Lenovo finally has a major presence in the US market, as it
acquires Motorola Mobility from Google for $2.91 billion.
Google is selling Motorola Mobility to Chinese company Lenovo for an astounding $2.91 billion, with the payment terms being divvied up into a mixture of cash and stock. Google is set to receive $650 million cash and $750 million in stock, while the remaining sum of $1.5 billion will be paid by Lenovo over the span of three years. Although Lenovo will obtain 2,000 patents and Motorola's portfolio of devices which include the Moto X, Moto G, and the Droid Ultra series, Google will retain ownership of the vast majority of patents it originally received when it bought Motorola back in 2011.
Here's Lenovo's official press release on the sale:
Lenovo (HKSE: 992) (ADR: LNVGY) and Google (NASDAQ: GOOG) today have entered into a definitive agreement under which Lenovo plans to acquire the Motorola Mobility smartphone business. With a strong PC business and a fast-growing smartphone business, this agreement will significantly strengthen Lenovo's position in the smartphone market. In addition, Lenovo will gain a strong market presence in North America and Latin America, as well as a foothold in Western Europe, to complement its strong, fast-growing smartphone business in emerging markets around the world.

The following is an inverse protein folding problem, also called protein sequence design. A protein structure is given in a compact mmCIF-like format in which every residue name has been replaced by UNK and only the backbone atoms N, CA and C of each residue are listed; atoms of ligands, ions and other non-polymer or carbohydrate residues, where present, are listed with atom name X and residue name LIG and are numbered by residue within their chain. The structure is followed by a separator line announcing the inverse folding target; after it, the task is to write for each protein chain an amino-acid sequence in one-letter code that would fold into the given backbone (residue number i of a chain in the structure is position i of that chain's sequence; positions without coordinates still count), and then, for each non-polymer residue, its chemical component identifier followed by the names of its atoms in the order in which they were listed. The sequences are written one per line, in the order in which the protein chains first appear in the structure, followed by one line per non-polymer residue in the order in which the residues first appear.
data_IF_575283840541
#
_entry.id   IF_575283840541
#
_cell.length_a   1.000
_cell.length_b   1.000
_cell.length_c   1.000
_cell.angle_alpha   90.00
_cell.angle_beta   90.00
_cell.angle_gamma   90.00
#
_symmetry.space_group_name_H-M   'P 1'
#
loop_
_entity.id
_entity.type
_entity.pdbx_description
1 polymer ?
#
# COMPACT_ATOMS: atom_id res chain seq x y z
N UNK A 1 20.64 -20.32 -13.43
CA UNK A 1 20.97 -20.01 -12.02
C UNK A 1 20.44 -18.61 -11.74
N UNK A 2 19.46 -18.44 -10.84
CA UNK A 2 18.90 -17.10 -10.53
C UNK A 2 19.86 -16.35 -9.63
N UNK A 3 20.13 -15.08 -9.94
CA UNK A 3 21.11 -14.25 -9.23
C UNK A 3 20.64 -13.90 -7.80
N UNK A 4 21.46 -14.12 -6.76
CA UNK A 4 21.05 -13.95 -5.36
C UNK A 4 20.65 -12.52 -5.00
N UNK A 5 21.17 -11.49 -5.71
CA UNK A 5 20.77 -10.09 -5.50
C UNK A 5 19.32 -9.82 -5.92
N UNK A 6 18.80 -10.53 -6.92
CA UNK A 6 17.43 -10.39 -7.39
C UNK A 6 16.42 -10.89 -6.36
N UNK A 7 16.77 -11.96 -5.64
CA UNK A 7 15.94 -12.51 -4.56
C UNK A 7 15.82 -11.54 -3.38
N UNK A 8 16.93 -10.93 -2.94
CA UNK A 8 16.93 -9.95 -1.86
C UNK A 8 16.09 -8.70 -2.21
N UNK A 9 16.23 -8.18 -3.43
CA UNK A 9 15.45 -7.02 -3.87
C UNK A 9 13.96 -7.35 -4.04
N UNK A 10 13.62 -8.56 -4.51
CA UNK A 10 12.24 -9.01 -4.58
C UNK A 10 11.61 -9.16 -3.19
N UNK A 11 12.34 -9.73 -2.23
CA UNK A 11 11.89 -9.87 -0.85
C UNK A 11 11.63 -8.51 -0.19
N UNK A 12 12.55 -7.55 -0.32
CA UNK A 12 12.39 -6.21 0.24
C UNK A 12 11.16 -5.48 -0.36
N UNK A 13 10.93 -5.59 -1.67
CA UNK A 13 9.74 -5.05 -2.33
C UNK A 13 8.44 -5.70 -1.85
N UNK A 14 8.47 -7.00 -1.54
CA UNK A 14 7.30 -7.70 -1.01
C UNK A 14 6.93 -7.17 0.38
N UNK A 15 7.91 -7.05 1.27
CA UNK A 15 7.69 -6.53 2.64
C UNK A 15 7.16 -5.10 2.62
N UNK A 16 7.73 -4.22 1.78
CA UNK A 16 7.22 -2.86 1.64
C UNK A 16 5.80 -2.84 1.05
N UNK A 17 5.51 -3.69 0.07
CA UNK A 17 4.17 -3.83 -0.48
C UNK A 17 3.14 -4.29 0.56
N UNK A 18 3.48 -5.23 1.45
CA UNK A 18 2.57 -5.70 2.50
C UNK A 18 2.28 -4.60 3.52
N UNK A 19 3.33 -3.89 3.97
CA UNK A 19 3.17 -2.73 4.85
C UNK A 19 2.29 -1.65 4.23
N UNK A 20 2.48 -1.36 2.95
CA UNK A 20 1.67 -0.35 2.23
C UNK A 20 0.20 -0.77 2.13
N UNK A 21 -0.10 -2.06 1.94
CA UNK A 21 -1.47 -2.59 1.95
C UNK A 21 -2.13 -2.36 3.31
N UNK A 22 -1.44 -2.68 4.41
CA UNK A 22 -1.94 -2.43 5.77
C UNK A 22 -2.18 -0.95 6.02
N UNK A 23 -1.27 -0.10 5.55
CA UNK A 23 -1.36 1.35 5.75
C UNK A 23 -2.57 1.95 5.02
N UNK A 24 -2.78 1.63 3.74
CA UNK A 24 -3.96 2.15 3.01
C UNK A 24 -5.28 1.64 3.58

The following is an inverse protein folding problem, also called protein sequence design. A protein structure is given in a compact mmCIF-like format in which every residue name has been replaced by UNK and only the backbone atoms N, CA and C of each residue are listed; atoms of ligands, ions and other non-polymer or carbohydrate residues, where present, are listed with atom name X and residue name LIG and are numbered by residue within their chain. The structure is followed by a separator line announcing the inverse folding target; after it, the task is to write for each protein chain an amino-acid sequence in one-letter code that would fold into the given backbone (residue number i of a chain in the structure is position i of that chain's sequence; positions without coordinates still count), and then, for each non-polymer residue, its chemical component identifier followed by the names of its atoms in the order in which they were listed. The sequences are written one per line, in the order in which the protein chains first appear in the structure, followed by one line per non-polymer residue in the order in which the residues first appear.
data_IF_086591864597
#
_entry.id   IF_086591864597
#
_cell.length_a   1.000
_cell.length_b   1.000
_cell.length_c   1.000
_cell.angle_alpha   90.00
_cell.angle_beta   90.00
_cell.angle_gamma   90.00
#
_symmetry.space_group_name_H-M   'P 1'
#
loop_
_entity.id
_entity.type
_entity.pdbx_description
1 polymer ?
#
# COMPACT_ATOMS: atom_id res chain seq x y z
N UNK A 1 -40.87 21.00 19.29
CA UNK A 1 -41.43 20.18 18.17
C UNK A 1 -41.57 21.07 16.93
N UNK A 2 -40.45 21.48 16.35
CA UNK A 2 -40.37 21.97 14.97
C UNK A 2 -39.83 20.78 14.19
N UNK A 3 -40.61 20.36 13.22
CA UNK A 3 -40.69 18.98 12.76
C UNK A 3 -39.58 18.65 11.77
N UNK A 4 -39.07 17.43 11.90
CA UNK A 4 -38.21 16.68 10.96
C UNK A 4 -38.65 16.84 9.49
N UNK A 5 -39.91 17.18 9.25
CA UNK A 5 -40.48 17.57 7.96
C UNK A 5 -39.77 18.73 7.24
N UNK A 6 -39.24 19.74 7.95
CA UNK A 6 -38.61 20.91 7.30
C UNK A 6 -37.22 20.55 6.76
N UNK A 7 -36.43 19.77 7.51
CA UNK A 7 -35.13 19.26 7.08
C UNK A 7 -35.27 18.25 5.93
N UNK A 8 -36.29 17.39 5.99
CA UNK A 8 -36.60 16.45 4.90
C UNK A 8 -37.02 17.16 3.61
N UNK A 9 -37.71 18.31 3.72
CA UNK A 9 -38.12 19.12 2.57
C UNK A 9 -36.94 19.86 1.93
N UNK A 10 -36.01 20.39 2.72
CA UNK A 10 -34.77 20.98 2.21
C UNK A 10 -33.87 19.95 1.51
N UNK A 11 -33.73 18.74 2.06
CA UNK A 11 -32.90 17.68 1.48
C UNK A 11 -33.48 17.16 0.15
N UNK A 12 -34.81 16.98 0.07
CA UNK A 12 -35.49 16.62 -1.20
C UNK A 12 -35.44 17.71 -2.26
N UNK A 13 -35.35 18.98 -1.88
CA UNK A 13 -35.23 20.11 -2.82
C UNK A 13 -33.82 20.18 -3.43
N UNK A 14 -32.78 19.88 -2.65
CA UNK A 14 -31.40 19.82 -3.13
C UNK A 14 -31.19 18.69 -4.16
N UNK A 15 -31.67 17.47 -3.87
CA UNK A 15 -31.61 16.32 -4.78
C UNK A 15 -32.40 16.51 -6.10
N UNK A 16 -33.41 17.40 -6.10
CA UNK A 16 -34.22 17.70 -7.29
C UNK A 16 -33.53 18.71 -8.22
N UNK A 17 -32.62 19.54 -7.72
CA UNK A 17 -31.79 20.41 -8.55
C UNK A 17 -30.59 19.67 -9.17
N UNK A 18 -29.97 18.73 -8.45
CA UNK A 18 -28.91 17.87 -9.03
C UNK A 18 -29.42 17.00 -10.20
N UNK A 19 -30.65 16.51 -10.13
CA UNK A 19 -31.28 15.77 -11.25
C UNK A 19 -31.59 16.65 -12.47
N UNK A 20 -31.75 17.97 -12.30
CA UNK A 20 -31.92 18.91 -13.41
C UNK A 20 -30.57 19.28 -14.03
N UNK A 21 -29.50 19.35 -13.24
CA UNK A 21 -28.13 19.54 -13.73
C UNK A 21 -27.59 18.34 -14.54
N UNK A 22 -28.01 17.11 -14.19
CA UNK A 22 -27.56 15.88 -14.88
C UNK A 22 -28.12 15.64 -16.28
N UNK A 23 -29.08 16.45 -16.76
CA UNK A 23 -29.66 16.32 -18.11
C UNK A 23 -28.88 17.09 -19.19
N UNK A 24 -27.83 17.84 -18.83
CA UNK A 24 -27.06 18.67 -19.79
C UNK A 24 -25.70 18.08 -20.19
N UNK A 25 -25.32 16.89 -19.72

The acquisition by Lenovo instantly gives the PC and smartphone maker a major presence in the US market, where it has struggled compared to its smartphone success in Asian countries. Google, meanwhile, will finally be able to unload Motorola which has been draining profits since its buyout a few years ago.
Will this finally give Lenovo a foothold in the US? For spending close to $3 billion, I sure hope.